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Re: [Gnumed-devel] Comments on 0.2

From: Tim Churches
Subject: Re: [Gnumed-devel] Comments on 0.2
Date: Tue, 20 Jun 2006 22:38:29 +1000
User-agent: Thunderbird (Windows/20060516)

Karsten Hilbert wrote:
> On Tue, Jun 20, 2006 at 09:18:33PM +1000, Ian Haywood wrote:
>> However you seem to be solving this 3 ways at once:
>> 1- recieving NOTIFY events to reload widgets
>> 2- using SELECT .. FOR UPDATE
>> 3- checking xmin on UPDATE and DELETE
> - 1) is unrelated to 2) and 3) and unrelated to concurrency/locking issues
> - 2) select for update
>   - whenever I want to make sure I can safely write to a row I must do
>     "select for update" on that row

What is wrong with just using a transaction. If the row is locked by
another transaction writing to it, then the transaction will abort. No
need to mess around with explicit row locks, is there?

>   - this will prevent other transactions from *writing* to that row
>     until I release that lock by "commit"

I am pretty sure that Postgres offers more fine-grained concurrency
control than this. Doing this row-level locking is ignoring the MVCC
feature of Postgres, which is one of the main reasons for using it? I
thought that SELECT FOR UPDATE is only supported in Postgres in order to
allow applications designed for less sophisticated database backends to
be ported to PG... let's see if I can find the presentation in which I
read this... googles... yup, here it is:

> - 3) checking XMIN
>   - after my "select for update" no one else can *write* that row
>     until I commit
>   - therefore, the timespan between "select for update" and commit
>     should be minimized
>   - therefore I only "select for update" right before actually writing

I am fairly sure that if you use a transaction PG handles all this for
you and will abort the transaction if another transaction has a
write-lock on the row in question.

>   - however, the user has seen data on screen from much earlier, namely
>     when the initial, simple "select" was done
>   - other people might have overwritten that data in the database
>     in the meantime (yes, I have seen it happen)
>   - they, too, properly locked the data but the lock is released again
>     because they already finished their write
>   - now I want to write *my changes* to the backend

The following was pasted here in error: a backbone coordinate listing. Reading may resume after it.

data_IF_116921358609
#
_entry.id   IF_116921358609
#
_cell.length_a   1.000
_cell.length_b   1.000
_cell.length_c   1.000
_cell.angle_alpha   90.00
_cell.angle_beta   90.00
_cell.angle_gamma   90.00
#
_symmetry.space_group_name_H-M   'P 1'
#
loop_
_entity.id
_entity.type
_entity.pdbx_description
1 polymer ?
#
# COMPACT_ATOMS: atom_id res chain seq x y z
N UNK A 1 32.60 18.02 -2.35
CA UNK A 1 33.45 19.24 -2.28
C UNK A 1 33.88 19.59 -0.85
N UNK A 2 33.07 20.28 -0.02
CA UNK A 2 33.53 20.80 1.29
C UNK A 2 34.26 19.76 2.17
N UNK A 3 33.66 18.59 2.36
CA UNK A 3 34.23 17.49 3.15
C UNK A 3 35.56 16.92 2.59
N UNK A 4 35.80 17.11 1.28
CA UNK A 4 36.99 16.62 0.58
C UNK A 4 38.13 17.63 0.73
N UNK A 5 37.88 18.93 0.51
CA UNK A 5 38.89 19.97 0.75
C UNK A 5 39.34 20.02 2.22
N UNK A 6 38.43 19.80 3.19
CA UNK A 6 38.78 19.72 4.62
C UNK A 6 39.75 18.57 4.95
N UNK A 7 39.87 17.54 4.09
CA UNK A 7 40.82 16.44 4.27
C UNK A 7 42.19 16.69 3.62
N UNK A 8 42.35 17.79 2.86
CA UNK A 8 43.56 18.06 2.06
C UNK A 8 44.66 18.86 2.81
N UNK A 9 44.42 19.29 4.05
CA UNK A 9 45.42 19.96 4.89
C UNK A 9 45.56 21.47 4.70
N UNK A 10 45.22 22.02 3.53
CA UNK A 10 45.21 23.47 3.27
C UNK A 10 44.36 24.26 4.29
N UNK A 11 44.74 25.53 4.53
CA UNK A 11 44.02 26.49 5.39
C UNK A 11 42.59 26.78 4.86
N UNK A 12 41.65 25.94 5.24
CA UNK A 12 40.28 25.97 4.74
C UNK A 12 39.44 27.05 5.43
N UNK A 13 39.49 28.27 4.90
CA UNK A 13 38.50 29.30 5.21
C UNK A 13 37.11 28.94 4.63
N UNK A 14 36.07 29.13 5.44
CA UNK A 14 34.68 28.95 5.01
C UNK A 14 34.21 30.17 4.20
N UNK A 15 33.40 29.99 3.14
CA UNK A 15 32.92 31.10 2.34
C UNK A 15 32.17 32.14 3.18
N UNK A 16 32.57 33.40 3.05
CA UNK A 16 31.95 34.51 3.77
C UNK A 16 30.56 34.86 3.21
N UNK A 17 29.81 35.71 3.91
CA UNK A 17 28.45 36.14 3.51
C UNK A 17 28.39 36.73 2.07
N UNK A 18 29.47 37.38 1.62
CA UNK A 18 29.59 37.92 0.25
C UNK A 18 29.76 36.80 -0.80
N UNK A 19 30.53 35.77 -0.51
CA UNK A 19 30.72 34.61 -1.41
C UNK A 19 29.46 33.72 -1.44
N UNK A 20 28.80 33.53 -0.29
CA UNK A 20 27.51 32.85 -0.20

>   - if no one else has locked the row I can do that *regardless*
>     of *what* is actually in the database *right now*
>   - that way I could overwrite other people's interim changes
>     without ever knowing they existed
>   - this is unacceptable
>   - therefore I check XMIN before I write to the backend
>   - it must be the same XMIN as when I initially read the data
>   - or else someone has overwritten the data in the meantime
>   - XMIN is a PostgreSQL internal "timestamp" telling me who
>     last *modified* a given row

I thought XMIN was the transaction ID of the last or current transaction
for that row? Perhaps that's what you mean by "timestamp"?

>   - if XMIN changed between me reading/displaying the data and me
>     wanting to save changes I *know* someone else modified it
>   - at which point I need to inform the user about that fact

You really need to show the user what the changes to the data were,
while still preserving the user's own changes. That becomes a very
difficult user interface issue, one which very few applications attempt
to solve (perhaps wisely), and instead they disallow multiple sessions
to edit the one record simultaneously, or they use embrace multi-user
collaborative editing from the outset using all sorts of fancy callbacks
and notifiers in the UI - but that is mainly used in collaborative
document editing, not databases apps.

Tim C

>> Why all 3? (I'm sure there's a good reason, I just can't figure it out)
> I cannot for the life of it explain it any more clearly than that.
>>> That is a misconception. However, it may very well be
>>> sufficient to put a wrapper around them which handles them
>>> in an invisible, default way such that you don't have to
>>> worry about them. As if they were not there. But they are
>>> still handled. Just that you don't have any control over
>>> them.
>> How to encapsulate cleanly is the big issue.
> I fully agree. I have up to now only been able to come up
> with the encapsulation you currently see in the middleware.
> Not pretty but - AFAICT - safe (yes, it has already
> prevented inconsistent data from entering the database).
>>>> [And the refusal to delete my old unused code is just infuriating.
>>>> we're using CVS for god's sake: we can always get it back!]
>>> Look at client/ again :-)
>> Ok, thanks.
>> The code is now very garrulous, but at least sane.
> I fully agree it is garrulous !  But that's stock wxPython
> code (hence I don't really agree it is sane ;-) Dabo might
> make it more palatable.
> Karsten

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